Whether they’re natural or unnaturally native to the area shouldn’t matter, since the NPS isn’t here to just conserve the natural environment. Horses definitely played a significant role in the exploration and settlement of the United States. (Taken from the NPS website: https://www.nps.gov/thro/learn/nature/horse-history.htm) In Teddy Roosevelt National Park, we are able to see a remnant of that Wild West horse.
If you look at Mesa Verde National Park, you’ll see very unnatural formations in rock. That park was established especially to conserve human history. Mesa Verde is protected out of historical significance because those buildings show a story from the past to everyone who visits them. It’s the same when you go to Teddy Roosevelt National Park. You are immersed into a Wild West of a world with the old ranching equipment, Teddy Roosevelt’s old cabin, and the living historical proof of the ranching that brought the horses there. The National Park Service is supposed to protect that. Whether it’s an old building or wild “feral” horses that were there since before the park began – thus they are now natural to the area and have had a part in the historical setting.
Buffalo and wild horses have similar grazing patterns in that they continue to roam while grazing, unlike cattle that just stay in the same area and eat/ruin the environment. So your argument that the horses are hurting the environment is actually null and void. (https://www.habitatforhorses.org/current-myths-about-the-wild-horses-of-the-american-west/)
Where you state that “Absence of livestock would also enable reestablishment of natural grazing regimes to benefit native plant life and natural ecosystem function.” This may be true of cows and cattle, but horses graze up to 10 miles or more for water and food. Really, if anything is competing with and affecting the environment, it’s probably the cattle, not the horses.
The horses are part of the ranching history of ND and the badlands—a part of our human history. The presence of the horses represents Theodore Roosevelt’s experiences here with the open-range ranching times. Ranchers would turn out the horses onto the open range to breed and live. Whenever they needed a horse, they’d round some up for use as ranch horses. And then for many generations, those same ranchers used the land that would later become Teddy Roosevelt National Park for open-range grazing.
In closing, the horses at Teddy Roosevelt National Park are STILL integral as a part of the historical setting. They are required in order to preserve a historic scene for Americans today and future generations. We the people want you to keep our horses in Theodore Roosevelt National Park.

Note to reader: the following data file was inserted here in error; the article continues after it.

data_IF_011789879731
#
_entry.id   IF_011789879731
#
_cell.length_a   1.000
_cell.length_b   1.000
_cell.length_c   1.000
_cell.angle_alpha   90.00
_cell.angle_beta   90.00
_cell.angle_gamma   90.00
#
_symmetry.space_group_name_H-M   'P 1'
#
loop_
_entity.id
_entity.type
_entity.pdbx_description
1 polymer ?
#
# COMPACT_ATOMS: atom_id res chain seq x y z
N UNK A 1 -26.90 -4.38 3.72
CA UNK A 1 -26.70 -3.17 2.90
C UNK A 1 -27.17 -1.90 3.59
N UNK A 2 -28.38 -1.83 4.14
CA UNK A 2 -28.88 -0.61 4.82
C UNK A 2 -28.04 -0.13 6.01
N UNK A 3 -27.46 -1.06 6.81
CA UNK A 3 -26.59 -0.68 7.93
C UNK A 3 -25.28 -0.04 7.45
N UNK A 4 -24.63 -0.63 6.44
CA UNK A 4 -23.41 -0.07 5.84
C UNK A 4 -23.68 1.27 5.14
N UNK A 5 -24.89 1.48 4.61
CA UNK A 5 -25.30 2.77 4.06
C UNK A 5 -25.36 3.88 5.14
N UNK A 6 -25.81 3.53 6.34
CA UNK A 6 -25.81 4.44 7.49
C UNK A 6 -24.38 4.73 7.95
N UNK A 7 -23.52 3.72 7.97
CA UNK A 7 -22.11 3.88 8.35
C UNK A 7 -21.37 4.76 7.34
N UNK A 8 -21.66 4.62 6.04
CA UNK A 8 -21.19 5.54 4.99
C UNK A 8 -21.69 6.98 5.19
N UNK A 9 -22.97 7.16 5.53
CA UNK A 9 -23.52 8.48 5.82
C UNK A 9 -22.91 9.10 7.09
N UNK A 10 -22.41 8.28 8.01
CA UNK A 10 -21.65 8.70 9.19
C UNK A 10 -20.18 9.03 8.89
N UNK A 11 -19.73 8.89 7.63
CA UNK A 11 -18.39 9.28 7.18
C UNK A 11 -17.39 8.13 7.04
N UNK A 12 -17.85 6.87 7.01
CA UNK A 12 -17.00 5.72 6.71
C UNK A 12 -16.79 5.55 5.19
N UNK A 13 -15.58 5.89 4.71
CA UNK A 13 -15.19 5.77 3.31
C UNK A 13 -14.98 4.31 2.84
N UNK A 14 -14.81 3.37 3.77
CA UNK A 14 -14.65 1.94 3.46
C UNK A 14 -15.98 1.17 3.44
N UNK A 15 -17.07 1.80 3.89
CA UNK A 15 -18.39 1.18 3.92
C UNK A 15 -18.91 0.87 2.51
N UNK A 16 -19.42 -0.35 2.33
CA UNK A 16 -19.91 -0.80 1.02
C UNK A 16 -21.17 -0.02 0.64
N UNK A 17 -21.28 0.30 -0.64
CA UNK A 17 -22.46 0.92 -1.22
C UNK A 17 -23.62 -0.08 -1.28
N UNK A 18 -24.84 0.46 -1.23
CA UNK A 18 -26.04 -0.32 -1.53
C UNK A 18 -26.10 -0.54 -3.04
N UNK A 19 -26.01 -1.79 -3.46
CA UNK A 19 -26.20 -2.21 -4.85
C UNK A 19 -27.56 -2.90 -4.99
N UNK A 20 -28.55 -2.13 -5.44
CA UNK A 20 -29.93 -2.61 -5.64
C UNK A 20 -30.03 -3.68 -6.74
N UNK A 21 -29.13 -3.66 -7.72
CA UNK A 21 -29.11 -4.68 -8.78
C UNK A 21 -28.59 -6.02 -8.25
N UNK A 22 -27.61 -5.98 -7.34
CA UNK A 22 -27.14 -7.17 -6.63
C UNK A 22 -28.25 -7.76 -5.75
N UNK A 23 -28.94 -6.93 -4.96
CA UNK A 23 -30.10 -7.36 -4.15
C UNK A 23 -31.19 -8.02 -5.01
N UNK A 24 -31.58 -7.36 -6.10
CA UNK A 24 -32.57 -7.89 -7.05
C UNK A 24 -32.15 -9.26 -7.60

NOW, since you know my stance and that I believe these gorgeous creatures should be kept in their home… since it’s been their home longer than it’s been a National Park. What do I think about thinning the herd and what you should do moving forward with keeping the horses in the park?
OPTION A - but more… not 30-60-some… yes, controlling the numbers humanely… humane auctions. We don’t need it to be 200. Around 100-130 is probably healthy. But, the remaining herds should not be given contraceptives.
That wouldn’t be a natural culling. Something that could be interesting is holding an event which shows the historical setting with the farmers/ranchers rounding up some of the horses for auction. Again, making sure it’s all done in a humane way.
Like I stated at the beginning, many people go to the park just for the horses. You cut them down so much that people won’t see them and they will stop coming to see the horses. PLUS, the horses are integral and do enhance the visitor experience.
And one last thought on the native vs non-native. The horses aren’t doing anything different from the bison. And they aren’t competing for food. There is enough to go around for everyone. We don’t need a bigger bison herd. With a bigger bison herd, we’d be missing the horses. There are many other state and national parks with bison. (To name a few: Grand Tetons, Yellowstone, Teddy Roosevelt, SD Badlands National Park, Bighorn Canyon Recreation Area, Capitol Reef National Park, Chickasaw National Rec Area, Grand Canyon, Great Sand Dunes, Tall Grass Prairie Reserve, and even Wind Cave National Park, Custer State Park in SD, and more ) BUT I want to ask you, how many with wild horses? Not many. And that’s the reason they should be kept in Teddy Roosevelt National Park, because they enhance the visitor experience and create a historical scene. The wild horses of our only ND National Park are national treasures worthy of protection and conservation.